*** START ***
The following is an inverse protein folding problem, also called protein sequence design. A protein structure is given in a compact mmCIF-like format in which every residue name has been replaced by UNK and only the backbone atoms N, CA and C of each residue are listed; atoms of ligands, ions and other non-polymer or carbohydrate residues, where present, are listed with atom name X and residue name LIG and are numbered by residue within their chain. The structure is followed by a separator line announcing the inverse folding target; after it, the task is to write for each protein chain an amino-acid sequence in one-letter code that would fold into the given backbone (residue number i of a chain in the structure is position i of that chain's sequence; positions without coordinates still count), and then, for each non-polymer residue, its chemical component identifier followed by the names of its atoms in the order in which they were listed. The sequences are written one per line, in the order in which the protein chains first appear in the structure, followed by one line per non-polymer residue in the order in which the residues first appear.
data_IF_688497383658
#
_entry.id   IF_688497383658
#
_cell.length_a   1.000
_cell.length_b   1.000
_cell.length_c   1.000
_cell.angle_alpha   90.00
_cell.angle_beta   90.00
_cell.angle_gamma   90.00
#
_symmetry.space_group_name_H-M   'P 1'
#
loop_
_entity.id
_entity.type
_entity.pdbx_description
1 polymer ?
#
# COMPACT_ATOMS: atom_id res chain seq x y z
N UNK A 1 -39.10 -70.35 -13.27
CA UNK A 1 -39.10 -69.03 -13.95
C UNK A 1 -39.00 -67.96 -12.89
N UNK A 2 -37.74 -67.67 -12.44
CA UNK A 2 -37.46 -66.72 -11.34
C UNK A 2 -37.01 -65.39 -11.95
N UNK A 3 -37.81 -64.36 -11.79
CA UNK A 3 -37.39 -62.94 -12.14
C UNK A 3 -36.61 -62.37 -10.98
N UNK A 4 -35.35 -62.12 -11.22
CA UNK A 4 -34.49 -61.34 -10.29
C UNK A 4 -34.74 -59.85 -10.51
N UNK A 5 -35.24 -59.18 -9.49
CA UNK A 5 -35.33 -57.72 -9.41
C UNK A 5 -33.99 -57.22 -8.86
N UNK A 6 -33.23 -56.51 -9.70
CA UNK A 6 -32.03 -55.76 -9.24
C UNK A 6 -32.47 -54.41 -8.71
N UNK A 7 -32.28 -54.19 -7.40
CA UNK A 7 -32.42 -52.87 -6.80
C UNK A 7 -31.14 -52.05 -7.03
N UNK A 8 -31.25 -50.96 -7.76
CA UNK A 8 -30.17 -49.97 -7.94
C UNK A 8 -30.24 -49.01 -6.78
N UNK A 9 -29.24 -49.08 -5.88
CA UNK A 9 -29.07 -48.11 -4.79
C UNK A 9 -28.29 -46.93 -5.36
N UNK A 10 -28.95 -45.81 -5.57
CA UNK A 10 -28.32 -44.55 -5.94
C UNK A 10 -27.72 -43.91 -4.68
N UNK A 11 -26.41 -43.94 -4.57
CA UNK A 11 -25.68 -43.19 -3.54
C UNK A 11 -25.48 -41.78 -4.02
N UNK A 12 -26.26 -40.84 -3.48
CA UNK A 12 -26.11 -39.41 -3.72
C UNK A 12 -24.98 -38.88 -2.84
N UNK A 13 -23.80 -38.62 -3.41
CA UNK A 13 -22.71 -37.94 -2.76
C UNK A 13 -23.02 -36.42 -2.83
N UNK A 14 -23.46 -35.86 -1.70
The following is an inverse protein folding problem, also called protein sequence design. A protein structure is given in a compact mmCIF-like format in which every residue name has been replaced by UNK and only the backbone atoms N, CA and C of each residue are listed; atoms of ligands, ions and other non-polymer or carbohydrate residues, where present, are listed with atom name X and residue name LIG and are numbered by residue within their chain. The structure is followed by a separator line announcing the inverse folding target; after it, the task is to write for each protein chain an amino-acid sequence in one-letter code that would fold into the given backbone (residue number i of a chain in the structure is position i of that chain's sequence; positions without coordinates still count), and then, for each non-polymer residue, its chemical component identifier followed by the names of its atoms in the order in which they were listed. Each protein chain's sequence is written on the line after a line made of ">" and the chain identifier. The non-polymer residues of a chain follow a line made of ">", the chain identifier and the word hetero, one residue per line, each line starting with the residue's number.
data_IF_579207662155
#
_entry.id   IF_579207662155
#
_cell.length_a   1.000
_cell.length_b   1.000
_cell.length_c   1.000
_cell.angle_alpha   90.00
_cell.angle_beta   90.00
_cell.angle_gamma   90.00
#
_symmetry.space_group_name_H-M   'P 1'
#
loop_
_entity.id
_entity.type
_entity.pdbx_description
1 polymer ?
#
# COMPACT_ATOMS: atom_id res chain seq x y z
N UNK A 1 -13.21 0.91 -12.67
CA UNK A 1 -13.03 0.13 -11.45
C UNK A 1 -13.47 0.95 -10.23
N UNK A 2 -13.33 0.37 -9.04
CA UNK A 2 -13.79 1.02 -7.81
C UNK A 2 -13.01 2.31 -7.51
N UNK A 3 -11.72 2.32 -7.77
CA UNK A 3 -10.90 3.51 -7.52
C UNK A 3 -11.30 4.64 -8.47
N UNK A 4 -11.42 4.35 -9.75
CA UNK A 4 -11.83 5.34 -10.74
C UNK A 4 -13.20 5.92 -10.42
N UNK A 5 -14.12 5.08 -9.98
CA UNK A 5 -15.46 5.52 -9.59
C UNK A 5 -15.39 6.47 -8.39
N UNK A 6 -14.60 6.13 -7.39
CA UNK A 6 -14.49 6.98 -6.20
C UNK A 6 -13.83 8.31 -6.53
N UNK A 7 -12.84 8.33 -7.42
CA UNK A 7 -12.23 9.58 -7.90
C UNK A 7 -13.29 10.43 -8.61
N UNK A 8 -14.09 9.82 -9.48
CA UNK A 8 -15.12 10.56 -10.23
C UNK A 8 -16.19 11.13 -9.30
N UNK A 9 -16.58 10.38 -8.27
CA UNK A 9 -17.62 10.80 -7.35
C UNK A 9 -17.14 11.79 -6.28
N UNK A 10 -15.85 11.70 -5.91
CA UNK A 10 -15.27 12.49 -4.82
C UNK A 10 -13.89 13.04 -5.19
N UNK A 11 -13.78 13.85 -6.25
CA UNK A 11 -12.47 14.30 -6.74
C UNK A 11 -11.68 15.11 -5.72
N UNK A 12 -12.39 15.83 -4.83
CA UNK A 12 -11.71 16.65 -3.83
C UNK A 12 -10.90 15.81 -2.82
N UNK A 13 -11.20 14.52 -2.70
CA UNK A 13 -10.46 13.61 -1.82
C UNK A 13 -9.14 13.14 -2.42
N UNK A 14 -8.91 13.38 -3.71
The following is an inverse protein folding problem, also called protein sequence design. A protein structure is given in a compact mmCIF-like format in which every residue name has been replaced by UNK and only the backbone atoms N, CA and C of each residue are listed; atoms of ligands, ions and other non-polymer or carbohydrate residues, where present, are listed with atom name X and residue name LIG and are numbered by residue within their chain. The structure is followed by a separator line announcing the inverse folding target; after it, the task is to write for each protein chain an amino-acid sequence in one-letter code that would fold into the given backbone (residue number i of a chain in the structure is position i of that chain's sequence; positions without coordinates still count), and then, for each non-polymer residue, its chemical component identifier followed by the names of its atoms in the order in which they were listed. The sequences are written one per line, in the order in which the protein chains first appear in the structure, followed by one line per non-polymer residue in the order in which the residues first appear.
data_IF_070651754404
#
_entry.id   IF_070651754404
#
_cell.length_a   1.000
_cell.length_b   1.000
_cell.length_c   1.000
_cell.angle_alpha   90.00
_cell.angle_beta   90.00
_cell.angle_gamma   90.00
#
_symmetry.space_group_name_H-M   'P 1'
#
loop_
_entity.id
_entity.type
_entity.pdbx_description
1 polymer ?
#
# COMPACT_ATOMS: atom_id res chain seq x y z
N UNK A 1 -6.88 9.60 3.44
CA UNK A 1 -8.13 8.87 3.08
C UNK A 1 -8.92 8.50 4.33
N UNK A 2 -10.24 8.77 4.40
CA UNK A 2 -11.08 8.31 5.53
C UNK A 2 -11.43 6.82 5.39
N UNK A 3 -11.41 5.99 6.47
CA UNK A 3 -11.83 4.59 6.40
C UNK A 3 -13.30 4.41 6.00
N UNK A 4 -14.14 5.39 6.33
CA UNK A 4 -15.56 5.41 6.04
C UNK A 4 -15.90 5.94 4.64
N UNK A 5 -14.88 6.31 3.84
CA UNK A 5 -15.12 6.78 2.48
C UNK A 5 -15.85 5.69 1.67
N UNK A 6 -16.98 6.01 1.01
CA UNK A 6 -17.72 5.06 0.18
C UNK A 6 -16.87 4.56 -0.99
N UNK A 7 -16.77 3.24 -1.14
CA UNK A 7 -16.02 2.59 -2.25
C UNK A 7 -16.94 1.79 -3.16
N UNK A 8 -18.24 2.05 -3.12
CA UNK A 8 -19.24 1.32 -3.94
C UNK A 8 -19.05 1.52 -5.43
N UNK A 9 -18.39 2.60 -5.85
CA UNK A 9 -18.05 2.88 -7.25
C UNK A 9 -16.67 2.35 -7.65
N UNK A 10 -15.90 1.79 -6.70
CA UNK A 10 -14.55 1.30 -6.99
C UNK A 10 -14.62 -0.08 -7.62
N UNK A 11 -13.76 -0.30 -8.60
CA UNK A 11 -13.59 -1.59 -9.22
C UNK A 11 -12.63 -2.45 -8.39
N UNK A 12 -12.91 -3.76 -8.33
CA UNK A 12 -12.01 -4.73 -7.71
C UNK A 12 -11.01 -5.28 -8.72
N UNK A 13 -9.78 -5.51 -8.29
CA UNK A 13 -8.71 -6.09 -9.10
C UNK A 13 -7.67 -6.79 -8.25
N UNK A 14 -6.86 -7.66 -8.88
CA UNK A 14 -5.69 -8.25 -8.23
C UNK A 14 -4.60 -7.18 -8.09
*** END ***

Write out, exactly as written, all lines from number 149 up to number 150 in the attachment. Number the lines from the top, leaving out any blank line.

C UNK A 2 -11.43 6.82 5.39
N UNK A 3 -11.41 5.99 6.47